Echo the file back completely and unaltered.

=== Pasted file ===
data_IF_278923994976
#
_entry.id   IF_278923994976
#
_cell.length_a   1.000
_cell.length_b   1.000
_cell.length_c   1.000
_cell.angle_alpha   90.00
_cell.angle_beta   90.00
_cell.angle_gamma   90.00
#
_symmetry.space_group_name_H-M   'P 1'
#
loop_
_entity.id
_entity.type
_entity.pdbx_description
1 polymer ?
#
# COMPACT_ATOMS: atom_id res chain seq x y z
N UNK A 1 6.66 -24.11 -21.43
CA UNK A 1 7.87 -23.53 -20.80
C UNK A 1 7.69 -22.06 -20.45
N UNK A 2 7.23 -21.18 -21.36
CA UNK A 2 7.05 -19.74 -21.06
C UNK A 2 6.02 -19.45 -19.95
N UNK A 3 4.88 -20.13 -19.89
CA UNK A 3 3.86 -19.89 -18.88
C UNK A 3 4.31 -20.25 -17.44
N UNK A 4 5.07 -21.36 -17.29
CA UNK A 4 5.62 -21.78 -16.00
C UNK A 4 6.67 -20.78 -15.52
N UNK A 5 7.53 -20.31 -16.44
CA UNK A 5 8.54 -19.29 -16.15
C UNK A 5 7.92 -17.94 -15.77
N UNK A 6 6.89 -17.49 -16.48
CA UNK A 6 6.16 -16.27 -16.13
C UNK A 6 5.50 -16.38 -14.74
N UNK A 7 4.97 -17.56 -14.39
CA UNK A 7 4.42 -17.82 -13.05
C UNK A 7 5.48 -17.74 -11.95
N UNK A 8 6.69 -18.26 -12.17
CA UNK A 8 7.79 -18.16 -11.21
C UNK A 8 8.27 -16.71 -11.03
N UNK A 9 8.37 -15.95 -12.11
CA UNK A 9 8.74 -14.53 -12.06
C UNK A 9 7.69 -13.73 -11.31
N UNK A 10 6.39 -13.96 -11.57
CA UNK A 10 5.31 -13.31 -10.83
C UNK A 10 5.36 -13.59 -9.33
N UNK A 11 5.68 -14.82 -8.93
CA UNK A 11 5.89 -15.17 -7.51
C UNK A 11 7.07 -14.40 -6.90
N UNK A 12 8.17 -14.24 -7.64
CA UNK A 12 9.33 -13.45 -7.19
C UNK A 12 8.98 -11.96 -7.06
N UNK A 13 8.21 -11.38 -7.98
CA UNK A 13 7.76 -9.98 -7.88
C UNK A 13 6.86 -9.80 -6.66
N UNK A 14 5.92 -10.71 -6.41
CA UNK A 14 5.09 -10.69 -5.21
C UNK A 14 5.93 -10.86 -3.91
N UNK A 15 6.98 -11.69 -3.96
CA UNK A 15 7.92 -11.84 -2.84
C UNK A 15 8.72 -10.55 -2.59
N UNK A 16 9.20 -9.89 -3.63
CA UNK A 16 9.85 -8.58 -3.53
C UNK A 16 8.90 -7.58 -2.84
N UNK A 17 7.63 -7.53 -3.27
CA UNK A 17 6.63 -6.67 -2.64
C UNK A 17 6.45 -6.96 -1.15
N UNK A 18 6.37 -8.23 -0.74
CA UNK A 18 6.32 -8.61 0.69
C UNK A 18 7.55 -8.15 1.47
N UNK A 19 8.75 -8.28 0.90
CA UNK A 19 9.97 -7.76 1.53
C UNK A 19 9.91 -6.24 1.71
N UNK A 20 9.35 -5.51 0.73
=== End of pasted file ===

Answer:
data_IF_278923994976
#
_entry.id   IF_278923994976
#
_cell.length_a   1.000
_cell.length_b   1.000
_cell.length_c   1.000
_cell.angle_alpha   90.00
_cell.angle_beta   90.00
_cell.angle_gamma   90.00
#
_symmetry.space_group_name_H-M   'P 1'
#
loop_
_entity.id
_entity.type
_entity.pdbx_description
1 polymer ?
#
# COMPACT_ATOMS: atom_id res chain seq x y z
N UNK A 1 6.66 -24.11 -21.43
CA UNK A 1 7.87 -23.53 -20.80
C UNK A 1 7.69 -22.06 -20.45
N UNK A 2 7.23 -21.18 -21.36
CA UNK A 2 7.05 -19.74 -21.06
C UNK A 2 6.02 -19.45 -19.95
N UNK A 3 4.88 -20.13 -19.89
CA UNK A 3 3.86 -19.89 -18.88
C UNK A 3 4.31 -20.25 -17.44
N UNK A 4 5.07 -21.36 -17.29
CA UNK A 4 5.62 -21.78 -16.00
C UNK A 4 6.67 -20.78 -15.52
N UNK A 5 7.53 -20.31 -16.44
CA UNK A 5 8.54 -19.29 -16.15
C UNK A 5 7.92 -17.94 -15.77
N UNK A 6 6.89 -17.49 -16.48
CA UNK A 6 6.16 -16.27 -16.13
C UNK A 6 5.50 -16.38 -14.74
N UNK A 7 4.97 -17.56 -14.39
CA UNK A 7 4.42 -17.82 -13.05
C UNK A 7 5.48 -17.74 -11.95
N UNK A 8 6.69 -18.26 -12.17
CA UNK A 8 7.79 -18.16 -11.21
C UNK A 8 8.27 -16.71 -11.03
N UNK A 9 8.37 -15.95 -12.11
CA UNK A 9 8.74 -14.53 -12.06
C UNK A 9 7.69 -13.73 -11.31
N UNK A 10 6.39 -13.96 -11.57
CA UNK A 10 5.31 -13.31 -10.83
C UNK A 10 5.36 -13.59 -9.33
N UNK A 11 5.68 -14.82 -8.93
CA UNK A 11 5.89 -15.17 -7.51
C UNK A 11 7.07 -14.40 -6.90
N UNK A 12 8.17 -14.24 -7.64
CA UNK A 12 9.33 -13.45 -7.19
C UNK A 12 8.98 -11.96 -7.06
N UNK A 13 8.21 -11.38 -7.98
CA UNK A 13 7.76 -9.98 -7.88
C UNK A 13 6.86 -9.80 -6.66
N UNK A 14 5.92 -10.71 -6.41
CA UNK A 14 5.09 -10.69 -5.21
C UNK A 14 5.93 -10.86 -3.91
N UNK A 15 6.98 -11.69 -3.96
CA UNK A 15 7.92 -11.84 -2.84
C UNK A 15 8.72 -10.55 -2.59
N UNK A 16 9.20 -9.89 -3.63
CA UNK A 16 9.85 -8.58 -3.53
C UNK A 16 8.90 -7.58 -2.84
N UNK A 17 7.63 -7.53 -3.27
CA UNK A 17 6.63 -6.67 -2.64
C UNK A 17 6.45 -6.96 -1.15
N UNK A 18 6.37 -8.23 -0.74
CA UNK A 18 6.32 -8.61 0.69
C UNK A 18 7.55 -8.15 1.47
N UNK A 19 8.75 -8.28 0.90
CA UNK A 19 9.97 -7.76 1.53
C UNK A 19 9.91 -6.24 1.71
N UNK A 20 9.35 -5.51 0.73